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Danes no longer world's happiest people: UN

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Still plenty to be happy about in Denmark. Photo: Colourbox
20:31 CEST+02:00
Danes had to settle for third place in the World Happiness Report released on Thursday, but one can only imagine that they're still pretty happy with that.
It may finally be time to put Denmark’s reputation as the world’s happiest country to rest. 
 
In a global ranking of happiness unveiled in New York on Thursday, Switzerland was deemed the happiest country in the world, closely followed by Iceland, Denmark, Norway and Canada.
 
The 2015 World Happiness Report is the third annual report seeking to quantify happiness as a means of influencing government policy. The United Nations published the first study in 2012 and Denmark topped the 2013 version.
   
Finland, the Netherlands, Sweden, New Zealand and Australia round out the top ten in this year’s report, making small or medium-sized countries in Western Europe seven of the top ten happiest countries.
 
Although Danes can still feel, well, happy about their third place ranking, the World Happiness Report is the latest in a series of rankings in which Denmark did not come out on top. 
 
An international WIN/Gallup poll released in January put Denmark behind Finland as the happiest country in Europe, although over three fourths of all Danes polled (76 percent) said that they feel either ‘very happy’ or ‘happy’ about their lives.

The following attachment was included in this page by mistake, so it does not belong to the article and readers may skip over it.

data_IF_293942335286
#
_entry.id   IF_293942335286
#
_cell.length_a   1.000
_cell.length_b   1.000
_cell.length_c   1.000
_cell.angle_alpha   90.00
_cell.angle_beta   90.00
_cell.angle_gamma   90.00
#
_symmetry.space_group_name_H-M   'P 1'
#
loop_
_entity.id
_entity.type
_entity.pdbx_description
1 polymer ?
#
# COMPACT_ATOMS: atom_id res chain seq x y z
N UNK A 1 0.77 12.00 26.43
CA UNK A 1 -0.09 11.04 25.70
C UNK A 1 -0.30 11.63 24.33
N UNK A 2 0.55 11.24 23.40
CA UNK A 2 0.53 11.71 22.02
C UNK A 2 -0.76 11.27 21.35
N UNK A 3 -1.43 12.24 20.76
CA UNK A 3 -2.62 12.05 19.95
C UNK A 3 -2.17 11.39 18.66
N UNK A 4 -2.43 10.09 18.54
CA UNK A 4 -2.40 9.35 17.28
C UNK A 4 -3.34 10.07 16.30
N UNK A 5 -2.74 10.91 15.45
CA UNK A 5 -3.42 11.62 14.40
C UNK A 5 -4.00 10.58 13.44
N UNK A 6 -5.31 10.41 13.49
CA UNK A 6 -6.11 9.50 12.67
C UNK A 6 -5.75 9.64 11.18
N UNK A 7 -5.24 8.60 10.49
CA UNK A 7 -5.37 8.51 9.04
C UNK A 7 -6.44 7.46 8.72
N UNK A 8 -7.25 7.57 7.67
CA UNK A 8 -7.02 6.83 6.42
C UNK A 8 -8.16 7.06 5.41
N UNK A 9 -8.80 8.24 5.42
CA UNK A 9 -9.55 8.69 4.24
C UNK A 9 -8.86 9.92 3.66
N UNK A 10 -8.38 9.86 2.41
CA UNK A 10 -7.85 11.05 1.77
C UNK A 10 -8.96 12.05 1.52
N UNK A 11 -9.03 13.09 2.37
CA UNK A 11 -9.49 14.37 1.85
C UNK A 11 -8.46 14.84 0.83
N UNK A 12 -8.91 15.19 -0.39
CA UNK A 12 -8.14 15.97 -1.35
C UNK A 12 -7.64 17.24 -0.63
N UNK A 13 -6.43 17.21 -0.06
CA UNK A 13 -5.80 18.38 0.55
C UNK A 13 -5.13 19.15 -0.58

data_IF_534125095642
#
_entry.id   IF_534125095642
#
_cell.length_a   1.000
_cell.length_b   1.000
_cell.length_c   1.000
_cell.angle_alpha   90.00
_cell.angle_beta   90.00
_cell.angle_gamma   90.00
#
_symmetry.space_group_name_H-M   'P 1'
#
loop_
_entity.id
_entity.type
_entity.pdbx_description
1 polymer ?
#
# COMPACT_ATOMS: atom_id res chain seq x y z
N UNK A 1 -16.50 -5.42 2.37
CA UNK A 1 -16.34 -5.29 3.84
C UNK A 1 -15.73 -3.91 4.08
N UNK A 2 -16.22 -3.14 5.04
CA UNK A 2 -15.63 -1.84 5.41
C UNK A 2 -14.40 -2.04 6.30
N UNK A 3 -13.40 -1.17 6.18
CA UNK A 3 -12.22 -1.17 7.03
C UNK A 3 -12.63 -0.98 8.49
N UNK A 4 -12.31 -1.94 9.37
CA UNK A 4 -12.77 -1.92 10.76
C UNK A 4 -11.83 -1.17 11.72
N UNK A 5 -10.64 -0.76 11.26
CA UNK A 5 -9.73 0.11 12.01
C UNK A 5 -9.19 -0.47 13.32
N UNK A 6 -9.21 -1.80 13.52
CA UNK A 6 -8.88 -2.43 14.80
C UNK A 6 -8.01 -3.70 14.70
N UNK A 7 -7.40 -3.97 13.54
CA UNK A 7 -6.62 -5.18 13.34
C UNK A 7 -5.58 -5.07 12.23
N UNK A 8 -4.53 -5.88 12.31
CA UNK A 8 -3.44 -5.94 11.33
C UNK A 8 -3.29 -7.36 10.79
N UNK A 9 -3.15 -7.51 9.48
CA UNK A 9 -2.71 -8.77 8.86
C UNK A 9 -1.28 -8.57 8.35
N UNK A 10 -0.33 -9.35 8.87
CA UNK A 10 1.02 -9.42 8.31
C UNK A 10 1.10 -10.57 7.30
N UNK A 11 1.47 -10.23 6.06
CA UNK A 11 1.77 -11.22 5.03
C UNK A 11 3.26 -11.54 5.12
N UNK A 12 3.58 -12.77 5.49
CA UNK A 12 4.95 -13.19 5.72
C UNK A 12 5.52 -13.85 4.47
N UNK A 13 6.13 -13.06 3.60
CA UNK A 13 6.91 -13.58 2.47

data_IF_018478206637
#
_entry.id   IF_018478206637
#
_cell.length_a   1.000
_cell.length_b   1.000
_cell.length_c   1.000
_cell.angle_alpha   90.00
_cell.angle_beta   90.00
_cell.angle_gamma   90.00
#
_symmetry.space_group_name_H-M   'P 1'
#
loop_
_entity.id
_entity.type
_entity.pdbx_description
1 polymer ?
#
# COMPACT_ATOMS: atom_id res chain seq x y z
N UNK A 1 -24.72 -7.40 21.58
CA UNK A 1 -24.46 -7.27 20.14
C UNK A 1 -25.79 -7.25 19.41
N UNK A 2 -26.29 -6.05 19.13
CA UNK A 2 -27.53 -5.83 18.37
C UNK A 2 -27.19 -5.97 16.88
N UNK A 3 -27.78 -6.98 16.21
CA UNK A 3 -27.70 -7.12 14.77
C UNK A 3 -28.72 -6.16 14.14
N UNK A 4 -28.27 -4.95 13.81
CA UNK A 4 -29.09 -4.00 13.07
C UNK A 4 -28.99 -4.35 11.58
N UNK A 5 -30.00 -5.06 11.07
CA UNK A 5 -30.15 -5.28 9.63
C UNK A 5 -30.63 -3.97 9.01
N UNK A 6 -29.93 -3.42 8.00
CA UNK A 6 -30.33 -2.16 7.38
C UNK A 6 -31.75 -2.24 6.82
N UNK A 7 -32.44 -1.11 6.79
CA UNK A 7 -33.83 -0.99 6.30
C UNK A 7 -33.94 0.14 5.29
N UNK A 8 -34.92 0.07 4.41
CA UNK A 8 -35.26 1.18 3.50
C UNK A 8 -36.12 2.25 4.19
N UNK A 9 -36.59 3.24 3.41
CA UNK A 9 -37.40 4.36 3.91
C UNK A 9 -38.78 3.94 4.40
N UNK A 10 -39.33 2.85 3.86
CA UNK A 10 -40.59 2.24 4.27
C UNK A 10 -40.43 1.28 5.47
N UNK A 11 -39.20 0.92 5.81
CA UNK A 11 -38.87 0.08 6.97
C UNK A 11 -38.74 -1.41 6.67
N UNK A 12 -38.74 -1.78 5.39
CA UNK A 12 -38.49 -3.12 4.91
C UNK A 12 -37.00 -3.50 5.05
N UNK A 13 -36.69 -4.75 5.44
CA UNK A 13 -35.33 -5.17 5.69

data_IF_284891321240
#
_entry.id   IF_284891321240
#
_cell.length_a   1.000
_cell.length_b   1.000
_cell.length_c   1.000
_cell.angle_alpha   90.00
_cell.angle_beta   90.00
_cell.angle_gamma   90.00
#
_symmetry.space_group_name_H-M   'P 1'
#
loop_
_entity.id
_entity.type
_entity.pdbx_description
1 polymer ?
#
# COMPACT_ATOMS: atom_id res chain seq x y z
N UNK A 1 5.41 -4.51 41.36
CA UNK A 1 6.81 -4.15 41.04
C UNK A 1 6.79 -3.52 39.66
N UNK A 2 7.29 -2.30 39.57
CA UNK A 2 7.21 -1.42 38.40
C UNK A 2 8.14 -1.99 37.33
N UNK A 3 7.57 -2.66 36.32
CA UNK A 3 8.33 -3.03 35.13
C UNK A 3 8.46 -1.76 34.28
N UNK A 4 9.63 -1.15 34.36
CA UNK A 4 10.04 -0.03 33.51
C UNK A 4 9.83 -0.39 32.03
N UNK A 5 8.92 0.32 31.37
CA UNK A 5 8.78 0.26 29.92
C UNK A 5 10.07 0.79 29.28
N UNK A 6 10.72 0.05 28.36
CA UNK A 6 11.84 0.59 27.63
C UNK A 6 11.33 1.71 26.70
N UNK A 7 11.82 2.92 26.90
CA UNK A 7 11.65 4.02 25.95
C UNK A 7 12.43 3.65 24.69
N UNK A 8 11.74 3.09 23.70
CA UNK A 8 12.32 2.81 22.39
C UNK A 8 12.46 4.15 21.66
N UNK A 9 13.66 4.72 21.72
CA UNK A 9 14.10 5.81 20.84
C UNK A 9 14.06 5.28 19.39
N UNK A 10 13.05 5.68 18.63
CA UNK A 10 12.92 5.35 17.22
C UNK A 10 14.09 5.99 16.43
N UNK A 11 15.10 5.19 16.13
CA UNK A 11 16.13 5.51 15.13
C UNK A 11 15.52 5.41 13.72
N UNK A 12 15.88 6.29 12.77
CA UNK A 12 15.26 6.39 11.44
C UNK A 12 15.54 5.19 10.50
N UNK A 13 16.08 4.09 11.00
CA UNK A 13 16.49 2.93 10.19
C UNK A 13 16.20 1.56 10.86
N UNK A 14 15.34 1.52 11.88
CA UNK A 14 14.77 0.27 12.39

And a Gallup and Healthways Global poll from September also put Denmark in ‘only’ third place when it comes to overall well-being. Panama and Costa Rica topped that list. 
 
Just last month however, Denmark topped a Eurostat study on life satisfaction released in conjunction with  the International Day of Happiness.
 
In 2015 World Happiness Report, academics identified the variables as real GDP per capita, healthy life expectancy, having someone to count on, perceived freedom to make life choices, freedom from corruption and generosity.
   
Jeffrey Sachs, director of the Earth Institute at Columbia University and one of the editors, said the top 13 countries were the same a second year running although their order had shifted.
   
They combined affluence with strong social support, and relatively honest and accountable governments, he told a news conference.
   

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"Countries below that top group fall short, either in income or in social support or in both," Sachs explained.
   
The United States trails in 15th place, behind Israel and Mexico, with Britain at 21, pipped by Belgium and the United Arab Emirates. France ranks number 29, behind Germany in 26th place.
   
Afghanistan and war-torn Syria joined eight sub-Saharan countries in Africa -- Togo, Burundi, Benin, Rwanda, Burkina Faso, Ivory Coast, Guinea and Chad -- as the 10 least happy of 158 countries.
   
Despite the conflict raging in Iraq, that country was ranked 112, ahead of South Africa, India, Kenya and Bulgaria.

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